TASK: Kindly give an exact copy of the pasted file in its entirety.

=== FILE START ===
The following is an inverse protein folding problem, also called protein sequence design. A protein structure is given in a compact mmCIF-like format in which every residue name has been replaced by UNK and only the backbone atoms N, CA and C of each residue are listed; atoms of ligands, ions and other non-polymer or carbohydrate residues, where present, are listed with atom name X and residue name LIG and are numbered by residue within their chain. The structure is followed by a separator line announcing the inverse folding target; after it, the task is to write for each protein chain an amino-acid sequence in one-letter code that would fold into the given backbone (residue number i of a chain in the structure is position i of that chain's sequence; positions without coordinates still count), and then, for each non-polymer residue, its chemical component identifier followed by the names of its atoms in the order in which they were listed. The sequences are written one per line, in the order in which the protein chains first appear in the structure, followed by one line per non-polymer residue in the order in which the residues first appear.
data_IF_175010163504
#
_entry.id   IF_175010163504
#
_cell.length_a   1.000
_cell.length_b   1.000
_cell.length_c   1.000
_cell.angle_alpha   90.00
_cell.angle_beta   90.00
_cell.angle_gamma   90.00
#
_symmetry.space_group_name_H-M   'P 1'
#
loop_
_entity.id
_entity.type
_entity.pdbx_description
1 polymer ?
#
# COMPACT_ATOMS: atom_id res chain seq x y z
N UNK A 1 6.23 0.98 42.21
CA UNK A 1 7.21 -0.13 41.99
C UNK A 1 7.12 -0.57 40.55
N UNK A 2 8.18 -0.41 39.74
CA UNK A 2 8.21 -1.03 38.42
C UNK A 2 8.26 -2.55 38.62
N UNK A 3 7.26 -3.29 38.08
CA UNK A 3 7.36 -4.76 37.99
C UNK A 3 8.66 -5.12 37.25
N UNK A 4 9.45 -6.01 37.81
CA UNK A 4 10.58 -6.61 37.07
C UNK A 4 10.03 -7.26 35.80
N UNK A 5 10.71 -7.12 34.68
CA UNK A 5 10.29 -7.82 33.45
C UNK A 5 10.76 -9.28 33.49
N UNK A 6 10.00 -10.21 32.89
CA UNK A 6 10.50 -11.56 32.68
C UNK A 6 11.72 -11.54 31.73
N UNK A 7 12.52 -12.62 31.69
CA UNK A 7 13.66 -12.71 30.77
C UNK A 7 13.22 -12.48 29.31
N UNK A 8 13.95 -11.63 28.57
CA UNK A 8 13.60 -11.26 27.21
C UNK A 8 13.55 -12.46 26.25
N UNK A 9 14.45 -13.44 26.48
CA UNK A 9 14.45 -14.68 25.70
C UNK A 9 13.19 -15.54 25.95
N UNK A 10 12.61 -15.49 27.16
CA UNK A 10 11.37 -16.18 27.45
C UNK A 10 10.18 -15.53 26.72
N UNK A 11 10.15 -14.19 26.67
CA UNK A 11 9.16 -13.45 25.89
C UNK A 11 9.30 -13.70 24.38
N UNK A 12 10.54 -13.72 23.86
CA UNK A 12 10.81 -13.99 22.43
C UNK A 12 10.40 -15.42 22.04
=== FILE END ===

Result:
The following is an inverse protein folding problem, also called protein sequence design. A protein structure is given in a compact mmCIF-like format in which every residue name has been replaced by UNK and only the backbone atoms N, CA and C of each residue are listed; atoms of ligands, ions and other non-polymer or carbohydrate residues, where present, are listed with atom name X and residue name LIG and are numbered by residue within their chain. The structure is followed by a separator line announcing the inverse folding target; after it, the task is to write for each protein chain an amino-acid sequence in one-letter code that would fold into the given backbone (residue number i of a chain in the structure is position i of that chain's sequence; positions without coordinates still count), and then, for each non-polymer residue, its chemical component identifier followed by the names of its atoms in the order in which they were listed. The sequences are written one per line, in the order in which the protein chains first appear in the structure, followed by one line per non-polymer residue in the order in which the residues first appear.
data_IF_175010163504
#
_entry.id   IF_175010163504
#
_cell.length_a   1.000
_cell.length_b   1.000
_cell.length_c   1.000
_cell.angle_alpha   90.00
_cell.angle_beta   90.00
_cell.angle_gamma   90.00
#
_symmetry.space_group_name_H-M   'P 1'
#
loop_
_entity.id
_entity.type
_entity.pdbx_description
1 polymer ?
#
# COMPACT_ATOMS: atom_id res chain seq x y z
N UNK A 1 6.23 0.98 42.21
CA UNK A 1 7.21 -0.13 41.99
C UNK A 1 7.12 -0.57 40.55
N UNK A 2 8.18 -0.41 39.74
CA UNK A 2 8.21 -1.03 38.42
C UNK A 2 8.26 -2.55 38.62
N UNK A 3 7.26 -3.29 38.08
CA UNK A 3 7.36 -4.76 37.99
C UNK A 3 8.66 -5.12 37.25
N UNK A 4 9.45 -6.01 37.81
CA UNK A 4 10.58 -6.61 37.07
C UNK A 4 10.03 -7.26 35.80
N UNK A 5 10.71 -7.12 34.68
CA UNK A 5 10.29 -7.82 33.45
C UNK A 5 10.76 -9.28 33.49
N UNK A 6 10.00 -10.21 32.89
CA UNK A 6 10.50 -11.56 32.68
C UNK A 6 11.72 -11.54 31.73
N UNK A 7 12.52 -12.62 31.69
CA UNK A 7 13.66 -12.71 30.77
C UNK A 7 13.22 -12.48 29.31
N UNK A 8 13.95 -11.63 28.57
CA UNK A 8 13.60 -11.26 27.21
C UNK A 8 13.55 -12.46 26.25
N UNK A 9 14.45 -13.44 26.48
CA UNK A 9 14.45 -14.68 25.70
C UNK A 9 13.19 -15.54 25.95
N UNK A 10 12.61 -15.49 27.16
CA UNK A 10 11.37 -16.18 27.45
C UNK A 10 10.18 -15.53 26.72
N UNK A 11 10.15 -14.19 26.67
CA UNK A 11 9.16 -13.45 25.89
C UNK A 11 9.30 -13.70 24.38
N UNK A 12 10.54 -13.72 23.86
CA UNK A 12 10.81 -13.99 22.43
C UNK A 12 10.40 -15.42 22.04